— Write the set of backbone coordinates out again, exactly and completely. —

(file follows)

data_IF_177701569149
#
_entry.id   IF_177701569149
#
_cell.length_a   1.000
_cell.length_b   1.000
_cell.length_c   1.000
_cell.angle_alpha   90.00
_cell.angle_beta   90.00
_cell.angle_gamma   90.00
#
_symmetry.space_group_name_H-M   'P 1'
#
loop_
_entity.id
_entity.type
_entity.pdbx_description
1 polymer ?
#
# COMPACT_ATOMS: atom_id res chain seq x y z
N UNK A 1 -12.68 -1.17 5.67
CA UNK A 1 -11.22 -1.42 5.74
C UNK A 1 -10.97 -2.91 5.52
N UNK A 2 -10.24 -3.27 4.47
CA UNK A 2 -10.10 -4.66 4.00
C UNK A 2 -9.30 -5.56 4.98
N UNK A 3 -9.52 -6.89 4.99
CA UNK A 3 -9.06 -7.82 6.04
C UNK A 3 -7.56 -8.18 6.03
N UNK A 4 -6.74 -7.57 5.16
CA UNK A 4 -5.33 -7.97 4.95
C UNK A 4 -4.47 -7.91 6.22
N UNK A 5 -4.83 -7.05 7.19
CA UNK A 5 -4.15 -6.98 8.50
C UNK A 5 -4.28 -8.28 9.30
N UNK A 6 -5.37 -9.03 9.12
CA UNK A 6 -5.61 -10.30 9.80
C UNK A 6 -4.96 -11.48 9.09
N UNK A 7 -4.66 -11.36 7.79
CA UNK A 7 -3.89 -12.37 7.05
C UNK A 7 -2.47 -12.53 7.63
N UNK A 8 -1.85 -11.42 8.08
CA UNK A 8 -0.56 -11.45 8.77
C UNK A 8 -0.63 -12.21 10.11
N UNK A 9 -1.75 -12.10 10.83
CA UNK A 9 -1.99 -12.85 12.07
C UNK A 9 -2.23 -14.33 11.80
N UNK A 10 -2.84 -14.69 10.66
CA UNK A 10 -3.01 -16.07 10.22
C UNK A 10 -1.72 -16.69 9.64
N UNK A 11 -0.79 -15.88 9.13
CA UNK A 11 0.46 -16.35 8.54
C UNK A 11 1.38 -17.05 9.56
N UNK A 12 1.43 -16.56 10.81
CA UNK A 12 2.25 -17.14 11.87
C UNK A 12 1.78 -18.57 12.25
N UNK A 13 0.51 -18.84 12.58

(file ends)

data_IF_177701569149
#
_entry.id   IF_177701569149
#
_cell.length_a   1.000
_cell.length_b   1.000
_cell.length_c   1.000
_cell.angle_alpha   90.00
_cell.angle_beta   90.00
_cell.angle_gamma   90.00
#
_symmetry.space_group_name_H-M   'P 1'
#
loop_
_entity.id
_entity.type
_entity.pdbx_description
1 polymer ?
#
# COMPACT_ATOMS: atom_id res chain seq x y z
N UNK A 1 -12.68 -1.17 5.67
CA UNK A 1 -11.22 -1.42 5.74
C UNK A 1 -10.97 -2.91 5.52
N UNK A 2 -10.24 -3.27 4.47
CA UNK A 2 -10.10 -4.66 4.00
C UNK A 2 -9.30 -5.56 4.98
N UNK A 3 -9.52 -6.89 4.99
CA UNK A 3 -9.06 -7.82 6.04
C UNK A 3 -7.56 -8.18 6.03
N UNK A 4 -6.74 -7.57 5.16
CA UNK A 4 -5.33 -7.97 4.95
C UNK A 4 -4.47 -7.91 6.22
N UNK A 5 -4.83 -7.05 7.19
CA UNK A 5 -4.15 -6.98 8.50
C UNK A 5 -4.28 -8.28 9.30
N UNK A 6 -5.37 -9.03 9.12
CA UNK A 6 -5.61 -10.30 9.80
C UNK A 6 -4.96 -11.48 9.09
N UNK A 7 -4.66 -11.36 7.79
CA UNK A 7 -3.89 -12.37 7.05
C UNK A 7 -2.47 -12.53 7.63
N UNK A 8 -1.85 -11.42 8.08
CA UNK A 8 -0.56 -11.45 8.77
C UNK A 8 -0.63 -12.21 10.11
N UNK A 9 -1.75 -12.10 10.83
CA UNK A 9 -1.99 -12.85 12.07
C UNK A 9 -2.23 -14.33 11.80
N UNK A 10 -2.84 -14.69 10.66
CA UNK A 10 -3.01 -16.07 10.22
C UNK A 10 -1.72 -16.69 9.64
N UNK A 11 -0.79 -15.88 9.13
CA UNK A 11 0.46 -16.35 8.54
C UNK A 11 1.38 -17.05 9.56
N UNK A 12 1.43 -16.56 10.81
CA UNK A 12 2.25 -17.14 11.87
C UNK A 12 1.78 -18.57 12.25
N UNK A 13 0.51 -18.84 12.58